Peer influence in children and adolescents: Crossing the bridge from developmental to intervention science

Mary Gifford-Smith, Kenneth A. Dodge, Thomas J. Dishion, Joan McCord

Research output: Contribution to journalReview article

210 Scopus citations


Considerable evidence supports the hypothesis that peer relationships influence the growth of problem behavior in youth. Developmental research consistently documents the high levels of covariation between peer and youth deviance, even controlling for selection effects. Ironically, the most common public interventions for deviant youth involve segregation from mainstream peers and aggregation into settings with other deviant youth. Developmental research on peer influence suggests that desired positive effects of group interventions in education, mental health, juvenile justice, and community programming may be offset by deviant peer influences in these settings. Given the public health policy issues raised by these findings, there is a need to better understand the conditions under which these peer contagion effects are most pronounced with respect to intervention foci and context, the child's developmental level, and specific strategies for managing youth behavior in groups.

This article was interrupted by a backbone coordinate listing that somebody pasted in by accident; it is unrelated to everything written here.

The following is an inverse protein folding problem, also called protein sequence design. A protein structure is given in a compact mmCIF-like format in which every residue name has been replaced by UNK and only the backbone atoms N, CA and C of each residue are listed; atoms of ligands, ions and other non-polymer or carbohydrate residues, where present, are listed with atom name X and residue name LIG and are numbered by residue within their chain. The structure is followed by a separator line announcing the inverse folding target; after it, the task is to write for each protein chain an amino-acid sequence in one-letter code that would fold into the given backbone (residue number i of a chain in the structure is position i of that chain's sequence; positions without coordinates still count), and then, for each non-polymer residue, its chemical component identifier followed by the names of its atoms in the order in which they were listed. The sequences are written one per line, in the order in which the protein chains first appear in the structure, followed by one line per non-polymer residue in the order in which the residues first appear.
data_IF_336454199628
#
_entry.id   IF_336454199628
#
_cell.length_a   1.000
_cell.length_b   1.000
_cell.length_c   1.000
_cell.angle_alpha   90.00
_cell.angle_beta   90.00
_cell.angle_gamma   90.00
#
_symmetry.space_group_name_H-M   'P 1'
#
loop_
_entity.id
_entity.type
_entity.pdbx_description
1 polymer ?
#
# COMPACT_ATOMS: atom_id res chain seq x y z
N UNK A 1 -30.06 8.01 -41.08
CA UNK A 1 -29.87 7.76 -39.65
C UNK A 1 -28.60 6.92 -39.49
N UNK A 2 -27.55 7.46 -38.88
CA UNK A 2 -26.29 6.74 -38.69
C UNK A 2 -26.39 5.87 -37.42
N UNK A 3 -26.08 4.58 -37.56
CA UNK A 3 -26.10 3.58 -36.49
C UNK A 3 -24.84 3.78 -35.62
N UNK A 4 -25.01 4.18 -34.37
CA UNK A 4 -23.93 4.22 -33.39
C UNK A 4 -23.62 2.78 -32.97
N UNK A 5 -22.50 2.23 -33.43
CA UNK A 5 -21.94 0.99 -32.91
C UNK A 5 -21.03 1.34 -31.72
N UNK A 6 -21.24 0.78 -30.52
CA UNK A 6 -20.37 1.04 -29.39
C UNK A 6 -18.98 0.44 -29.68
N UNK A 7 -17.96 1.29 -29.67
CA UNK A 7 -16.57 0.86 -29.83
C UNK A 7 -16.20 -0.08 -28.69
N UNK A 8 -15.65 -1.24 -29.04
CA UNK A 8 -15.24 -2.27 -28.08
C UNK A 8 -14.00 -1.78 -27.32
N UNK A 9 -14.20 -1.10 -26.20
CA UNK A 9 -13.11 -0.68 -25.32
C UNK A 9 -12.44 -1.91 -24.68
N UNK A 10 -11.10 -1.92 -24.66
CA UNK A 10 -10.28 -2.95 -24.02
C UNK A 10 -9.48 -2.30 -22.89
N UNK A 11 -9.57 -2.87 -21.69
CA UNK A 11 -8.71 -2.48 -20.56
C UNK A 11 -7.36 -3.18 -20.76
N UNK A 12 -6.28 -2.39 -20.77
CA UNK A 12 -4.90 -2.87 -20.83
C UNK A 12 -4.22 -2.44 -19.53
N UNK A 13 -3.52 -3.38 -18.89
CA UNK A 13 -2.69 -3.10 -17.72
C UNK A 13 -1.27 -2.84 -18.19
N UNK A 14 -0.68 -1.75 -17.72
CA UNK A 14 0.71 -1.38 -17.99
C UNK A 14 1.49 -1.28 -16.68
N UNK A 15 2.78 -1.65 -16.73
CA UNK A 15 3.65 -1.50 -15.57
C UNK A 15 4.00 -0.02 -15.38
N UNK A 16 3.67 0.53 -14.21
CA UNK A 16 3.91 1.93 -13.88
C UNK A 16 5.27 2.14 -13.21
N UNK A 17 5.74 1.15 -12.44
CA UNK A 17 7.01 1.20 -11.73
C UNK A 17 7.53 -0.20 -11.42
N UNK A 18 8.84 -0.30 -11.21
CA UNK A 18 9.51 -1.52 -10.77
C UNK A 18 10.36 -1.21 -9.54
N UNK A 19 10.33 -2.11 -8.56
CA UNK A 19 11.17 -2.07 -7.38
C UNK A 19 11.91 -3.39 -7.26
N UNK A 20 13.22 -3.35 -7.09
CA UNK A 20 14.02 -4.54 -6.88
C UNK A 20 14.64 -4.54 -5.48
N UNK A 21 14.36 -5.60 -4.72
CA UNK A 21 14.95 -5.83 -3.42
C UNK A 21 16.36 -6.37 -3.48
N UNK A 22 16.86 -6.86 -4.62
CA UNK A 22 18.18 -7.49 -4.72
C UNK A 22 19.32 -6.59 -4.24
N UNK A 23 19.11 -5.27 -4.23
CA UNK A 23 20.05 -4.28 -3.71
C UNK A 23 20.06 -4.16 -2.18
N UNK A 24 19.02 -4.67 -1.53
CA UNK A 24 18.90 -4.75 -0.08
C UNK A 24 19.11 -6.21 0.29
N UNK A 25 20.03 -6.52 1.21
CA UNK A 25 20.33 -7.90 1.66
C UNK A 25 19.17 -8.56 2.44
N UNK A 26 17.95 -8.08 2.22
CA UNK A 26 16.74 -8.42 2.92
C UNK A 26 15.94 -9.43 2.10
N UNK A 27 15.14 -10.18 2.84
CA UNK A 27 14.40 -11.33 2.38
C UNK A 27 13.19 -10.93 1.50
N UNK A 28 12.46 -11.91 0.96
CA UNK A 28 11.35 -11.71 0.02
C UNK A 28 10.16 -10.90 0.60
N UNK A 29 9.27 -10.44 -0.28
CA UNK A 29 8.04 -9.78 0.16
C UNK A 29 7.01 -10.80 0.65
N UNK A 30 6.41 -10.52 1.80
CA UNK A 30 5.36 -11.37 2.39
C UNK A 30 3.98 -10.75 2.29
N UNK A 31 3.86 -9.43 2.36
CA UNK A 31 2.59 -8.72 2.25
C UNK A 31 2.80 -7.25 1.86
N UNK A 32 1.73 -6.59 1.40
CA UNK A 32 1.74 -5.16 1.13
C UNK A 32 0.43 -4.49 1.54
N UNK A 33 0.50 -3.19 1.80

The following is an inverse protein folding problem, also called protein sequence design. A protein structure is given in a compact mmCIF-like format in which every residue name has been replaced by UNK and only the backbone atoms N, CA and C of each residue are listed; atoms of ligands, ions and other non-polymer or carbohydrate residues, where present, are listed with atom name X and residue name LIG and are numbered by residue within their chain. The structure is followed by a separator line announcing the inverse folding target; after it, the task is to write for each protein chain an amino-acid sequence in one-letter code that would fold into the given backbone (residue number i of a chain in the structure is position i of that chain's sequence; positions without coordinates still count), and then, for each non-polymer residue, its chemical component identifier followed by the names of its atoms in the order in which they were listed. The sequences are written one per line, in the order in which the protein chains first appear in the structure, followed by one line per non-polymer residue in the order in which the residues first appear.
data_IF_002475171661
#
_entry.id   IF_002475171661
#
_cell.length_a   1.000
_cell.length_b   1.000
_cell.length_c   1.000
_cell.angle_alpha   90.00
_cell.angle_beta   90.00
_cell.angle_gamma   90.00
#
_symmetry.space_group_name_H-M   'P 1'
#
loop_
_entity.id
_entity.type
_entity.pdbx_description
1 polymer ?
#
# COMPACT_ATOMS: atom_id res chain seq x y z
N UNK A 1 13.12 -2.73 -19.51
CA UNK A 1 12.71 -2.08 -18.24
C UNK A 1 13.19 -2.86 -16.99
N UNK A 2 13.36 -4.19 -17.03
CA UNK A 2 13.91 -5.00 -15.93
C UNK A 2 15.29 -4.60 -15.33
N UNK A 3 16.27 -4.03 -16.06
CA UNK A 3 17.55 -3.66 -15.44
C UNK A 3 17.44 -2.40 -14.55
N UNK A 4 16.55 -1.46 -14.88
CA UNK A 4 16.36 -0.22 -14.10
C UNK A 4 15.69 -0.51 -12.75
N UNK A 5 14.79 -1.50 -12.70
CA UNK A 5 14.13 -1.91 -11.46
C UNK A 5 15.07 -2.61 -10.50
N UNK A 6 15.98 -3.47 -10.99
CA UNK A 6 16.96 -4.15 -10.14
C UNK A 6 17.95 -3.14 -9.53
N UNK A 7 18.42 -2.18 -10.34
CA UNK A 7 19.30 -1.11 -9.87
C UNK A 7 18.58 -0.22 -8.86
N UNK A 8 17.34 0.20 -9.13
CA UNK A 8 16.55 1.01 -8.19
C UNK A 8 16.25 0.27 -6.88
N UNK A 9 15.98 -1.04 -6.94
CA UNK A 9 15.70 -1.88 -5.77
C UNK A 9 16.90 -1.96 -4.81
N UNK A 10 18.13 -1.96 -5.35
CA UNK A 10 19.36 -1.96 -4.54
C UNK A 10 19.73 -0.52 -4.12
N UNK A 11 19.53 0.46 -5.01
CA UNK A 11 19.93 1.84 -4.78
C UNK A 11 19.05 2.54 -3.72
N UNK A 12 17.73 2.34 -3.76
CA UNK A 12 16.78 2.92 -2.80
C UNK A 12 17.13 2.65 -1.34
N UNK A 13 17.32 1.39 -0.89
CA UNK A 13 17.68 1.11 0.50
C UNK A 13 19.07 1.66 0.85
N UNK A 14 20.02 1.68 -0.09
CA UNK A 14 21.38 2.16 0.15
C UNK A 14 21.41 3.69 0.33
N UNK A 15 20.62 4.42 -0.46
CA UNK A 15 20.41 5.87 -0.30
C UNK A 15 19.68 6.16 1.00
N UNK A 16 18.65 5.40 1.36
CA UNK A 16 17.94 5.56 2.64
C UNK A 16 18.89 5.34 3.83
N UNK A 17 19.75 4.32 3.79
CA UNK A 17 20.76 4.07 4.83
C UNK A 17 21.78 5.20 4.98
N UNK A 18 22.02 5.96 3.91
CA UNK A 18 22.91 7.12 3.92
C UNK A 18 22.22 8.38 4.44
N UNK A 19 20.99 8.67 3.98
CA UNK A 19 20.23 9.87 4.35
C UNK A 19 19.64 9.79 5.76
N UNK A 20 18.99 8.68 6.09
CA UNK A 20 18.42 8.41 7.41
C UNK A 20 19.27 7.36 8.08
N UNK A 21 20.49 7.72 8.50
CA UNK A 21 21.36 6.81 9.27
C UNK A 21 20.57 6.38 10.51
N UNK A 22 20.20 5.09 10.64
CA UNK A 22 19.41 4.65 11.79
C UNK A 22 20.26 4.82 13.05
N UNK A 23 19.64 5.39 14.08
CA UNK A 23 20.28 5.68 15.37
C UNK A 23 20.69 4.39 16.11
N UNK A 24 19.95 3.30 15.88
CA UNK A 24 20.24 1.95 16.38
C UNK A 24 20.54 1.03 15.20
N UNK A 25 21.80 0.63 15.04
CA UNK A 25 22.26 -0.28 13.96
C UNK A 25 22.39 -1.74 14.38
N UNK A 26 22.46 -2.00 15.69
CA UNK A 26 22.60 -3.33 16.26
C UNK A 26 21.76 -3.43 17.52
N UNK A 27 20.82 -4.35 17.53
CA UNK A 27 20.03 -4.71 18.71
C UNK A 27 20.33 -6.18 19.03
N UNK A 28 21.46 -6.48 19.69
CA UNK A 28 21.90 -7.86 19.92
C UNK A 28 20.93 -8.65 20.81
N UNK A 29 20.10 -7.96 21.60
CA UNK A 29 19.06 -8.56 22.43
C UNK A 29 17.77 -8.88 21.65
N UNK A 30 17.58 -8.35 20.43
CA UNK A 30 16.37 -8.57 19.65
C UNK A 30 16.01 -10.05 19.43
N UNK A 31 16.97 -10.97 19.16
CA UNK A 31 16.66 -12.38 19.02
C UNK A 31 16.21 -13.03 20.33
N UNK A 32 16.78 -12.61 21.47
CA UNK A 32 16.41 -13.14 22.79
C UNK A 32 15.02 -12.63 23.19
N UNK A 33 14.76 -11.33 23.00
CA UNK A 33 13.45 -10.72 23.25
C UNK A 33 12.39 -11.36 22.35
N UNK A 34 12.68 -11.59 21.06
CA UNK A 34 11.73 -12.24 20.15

Original languageEnglish (US)
Pages (from-to)255-265
Number of pages11
JournalJournal of Abnormal Child Psychology
Issue number3
StatePublished - Jun 1 2005



  • Antisocial behavior
  • Conduct problems
  • Delinquency
  • Iatrogenic effects
  • Intervention
  • Peer contagion
  • Peer relations

ASJC Scopus subject areas

  • Developmental and Educational Psychology
  • Psychiatry and Mental health

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